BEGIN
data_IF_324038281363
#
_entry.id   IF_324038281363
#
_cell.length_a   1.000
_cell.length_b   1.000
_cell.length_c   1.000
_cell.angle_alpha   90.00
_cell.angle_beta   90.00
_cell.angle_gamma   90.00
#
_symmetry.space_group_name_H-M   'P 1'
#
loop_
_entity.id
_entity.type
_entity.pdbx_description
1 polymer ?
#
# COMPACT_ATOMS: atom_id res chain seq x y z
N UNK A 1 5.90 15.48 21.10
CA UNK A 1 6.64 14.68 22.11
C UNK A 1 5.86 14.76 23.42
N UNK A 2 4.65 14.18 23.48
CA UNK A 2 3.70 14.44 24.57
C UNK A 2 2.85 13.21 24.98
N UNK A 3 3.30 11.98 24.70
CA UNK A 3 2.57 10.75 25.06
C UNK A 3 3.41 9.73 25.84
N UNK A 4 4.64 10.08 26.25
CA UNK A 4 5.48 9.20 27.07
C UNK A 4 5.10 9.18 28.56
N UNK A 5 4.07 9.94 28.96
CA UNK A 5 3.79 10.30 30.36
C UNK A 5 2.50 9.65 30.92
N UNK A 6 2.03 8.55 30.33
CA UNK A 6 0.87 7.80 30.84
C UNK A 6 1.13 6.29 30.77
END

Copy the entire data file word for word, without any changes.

data_IF_324038281363
#
_entry.id   IF_324038281363
#
_cell.length_a   1.000
_cell.length_b   1.000
_cell.length_c   1.000
_cell.angle_alpha   90.00
_cell.angle_beta   90.00
_cell.angle_gamma   90.00
#
_symmetry.space_group_name_H-M   'P 1'
#
loop_
_entity.id
_entity.type
_entity.pdbx_description
1 polymer ?
#
# COMPACT_ATOMS: atom_id res chain seq x y z
N UNK A 1 5.90 15.48 21.10
CA UNK A 1 6.64 14.68 22.11
C UNK A 1 5.86 14.76 23.42
N UNK A 2 4.65 14.18 23.48
CA UNK A 2 3.70 14.44 24.57
C UNK A 2 2.85 13.21 24.98
N UNK A 3 3.30 11.98 24.70
CA UNK A 3 2.57 10.75 25.06
C UNK A 3 3.41 9.73 25.84
N UNK A 4 4.64 10.08 26.25
CA UNK A 4 5.48 9.20 27.07
C UNK A 4 5.10 9.18 28.56
N UNK A 5 4.07 9.94 28.96
CA UNK A 5 3.79 10.30 30.36
C UNK A 5 2.50 9.65 30.92
N UNK A 6 2.03 8.55 30.33
CA UNK A 6 0.87 7.80 30.84
C UNK A 6 1.13 6.29 30.77